Mexico’s peso bonds dropped, pushing yields to their highest level since June, as optimism for progress on Europe’s debt crisis and bets on more Federal Reserve stimulus damped demand for assets seen as a refuge.
Yields on Mexican peso bonds due in 2024 rose for a fifth day, increasing four basis points, or 0.04 percentage point, to 5.7 percent at 4 p.m. in Mexico City, according to data compiled by Bloomberg. The price fell 0.43 centavo to 137.84 centavos per peso. The yield was the highest since June 20. The peso slid 0.2 percent to 13.0143 per dollar.
Mexican debt dropped along with U.S. Treasuries after Germany’s top constitutional court rejected efforts to block a permanent euro-area rescue. The securities also slid on speculation the Federal Reserve will announce a third round of bond purchases tomorrow, according to Kenneth Lam, a Latin America currency and rates strategist at Citigroup Inc.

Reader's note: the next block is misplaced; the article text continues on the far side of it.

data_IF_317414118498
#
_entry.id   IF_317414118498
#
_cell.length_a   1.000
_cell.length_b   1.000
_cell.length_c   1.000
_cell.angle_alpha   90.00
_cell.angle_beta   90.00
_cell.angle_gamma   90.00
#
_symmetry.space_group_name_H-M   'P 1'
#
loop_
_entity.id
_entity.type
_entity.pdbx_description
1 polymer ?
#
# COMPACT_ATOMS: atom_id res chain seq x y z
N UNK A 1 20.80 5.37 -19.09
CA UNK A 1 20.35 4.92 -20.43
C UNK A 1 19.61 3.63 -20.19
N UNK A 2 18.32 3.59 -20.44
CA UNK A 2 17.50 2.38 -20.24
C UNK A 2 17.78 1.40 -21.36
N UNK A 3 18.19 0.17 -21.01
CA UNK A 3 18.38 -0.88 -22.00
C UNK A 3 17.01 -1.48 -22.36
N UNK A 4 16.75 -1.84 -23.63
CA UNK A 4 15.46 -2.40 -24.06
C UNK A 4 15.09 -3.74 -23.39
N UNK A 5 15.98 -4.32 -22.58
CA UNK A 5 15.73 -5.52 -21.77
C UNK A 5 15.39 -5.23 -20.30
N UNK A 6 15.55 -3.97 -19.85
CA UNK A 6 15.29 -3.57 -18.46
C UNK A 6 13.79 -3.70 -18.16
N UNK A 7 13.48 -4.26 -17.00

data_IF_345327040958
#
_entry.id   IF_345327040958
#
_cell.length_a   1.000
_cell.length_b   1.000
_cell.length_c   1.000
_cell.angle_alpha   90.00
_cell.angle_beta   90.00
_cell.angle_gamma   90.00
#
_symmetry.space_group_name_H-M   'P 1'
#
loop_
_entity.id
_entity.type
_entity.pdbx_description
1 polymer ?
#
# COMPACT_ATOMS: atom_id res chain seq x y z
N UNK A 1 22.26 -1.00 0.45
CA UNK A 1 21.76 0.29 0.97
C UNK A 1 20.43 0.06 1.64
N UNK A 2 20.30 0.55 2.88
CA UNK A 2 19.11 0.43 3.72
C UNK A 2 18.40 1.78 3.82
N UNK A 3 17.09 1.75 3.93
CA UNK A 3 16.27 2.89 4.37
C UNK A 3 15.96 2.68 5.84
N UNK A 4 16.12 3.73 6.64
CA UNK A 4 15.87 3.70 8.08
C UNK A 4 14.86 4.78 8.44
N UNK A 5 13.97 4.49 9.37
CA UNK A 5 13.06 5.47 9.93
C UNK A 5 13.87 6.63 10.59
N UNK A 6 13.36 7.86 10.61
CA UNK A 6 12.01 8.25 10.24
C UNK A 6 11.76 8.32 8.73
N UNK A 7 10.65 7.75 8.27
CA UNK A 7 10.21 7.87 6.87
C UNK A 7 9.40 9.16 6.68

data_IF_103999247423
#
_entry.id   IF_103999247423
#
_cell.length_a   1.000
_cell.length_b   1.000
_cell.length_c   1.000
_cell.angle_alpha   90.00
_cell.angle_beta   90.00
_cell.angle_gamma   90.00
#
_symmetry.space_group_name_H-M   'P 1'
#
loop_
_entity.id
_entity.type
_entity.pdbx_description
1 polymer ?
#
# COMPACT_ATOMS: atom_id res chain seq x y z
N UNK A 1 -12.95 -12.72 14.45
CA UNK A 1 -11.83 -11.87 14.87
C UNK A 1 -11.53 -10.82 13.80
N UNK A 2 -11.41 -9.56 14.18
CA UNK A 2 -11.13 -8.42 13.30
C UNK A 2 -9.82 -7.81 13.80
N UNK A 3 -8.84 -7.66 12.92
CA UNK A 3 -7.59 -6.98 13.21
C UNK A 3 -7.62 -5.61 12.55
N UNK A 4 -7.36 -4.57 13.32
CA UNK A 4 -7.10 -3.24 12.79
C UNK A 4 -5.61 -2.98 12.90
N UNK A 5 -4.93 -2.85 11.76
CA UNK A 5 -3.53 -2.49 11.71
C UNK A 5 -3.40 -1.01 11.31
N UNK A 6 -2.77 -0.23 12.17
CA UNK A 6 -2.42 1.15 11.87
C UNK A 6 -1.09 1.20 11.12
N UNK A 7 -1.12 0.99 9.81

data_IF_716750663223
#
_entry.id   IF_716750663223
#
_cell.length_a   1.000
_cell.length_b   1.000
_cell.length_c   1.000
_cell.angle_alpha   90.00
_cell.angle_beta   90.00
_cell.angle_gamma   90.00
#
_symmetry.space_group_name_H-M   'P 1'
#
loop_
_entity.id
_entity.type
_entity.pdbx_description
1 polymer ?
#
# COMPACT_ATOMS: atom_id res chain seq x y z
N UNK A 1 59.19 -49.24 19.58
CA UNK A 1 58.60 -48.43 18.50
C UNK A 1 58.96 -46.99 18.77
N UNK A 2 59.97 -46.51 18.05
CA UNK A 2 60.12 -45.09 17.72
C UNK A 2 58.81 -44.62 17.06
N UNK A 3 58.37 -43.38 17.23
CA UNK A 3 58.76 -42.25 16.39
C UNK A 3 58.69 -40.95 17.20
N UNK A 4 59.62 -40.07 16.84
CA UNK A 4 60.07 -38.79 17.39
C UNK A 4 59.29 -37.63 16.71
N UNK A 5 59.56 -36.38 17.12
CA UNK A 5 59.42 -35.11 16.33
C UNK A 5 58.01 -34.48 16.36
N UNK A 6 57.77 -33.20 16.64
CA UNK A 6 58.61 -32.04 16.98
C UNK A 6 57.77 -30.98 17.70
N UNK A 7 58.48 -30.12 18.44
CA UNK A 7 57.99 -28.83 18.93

“Mainly it’s because of Treasuries,” Lam said by phone from New York. “We’ve seen yields backing up because of just in general the positive risk sentiment.”
The 60-day correlation coefficient between 10-year Mexican government bonds and similar-maturity Treasuries increased to 0.33 today, the highest level in almost a year. A reading of 1 means the two securities move in lockstep while -1 indicates they move in opposite directions.
The Fed will probably announce a third round of bond purchases tomorrow, according to almost two-thirds of economists in a Bloomberg survey, while also extending the duration of its zero-interest-rate policy into 2015.
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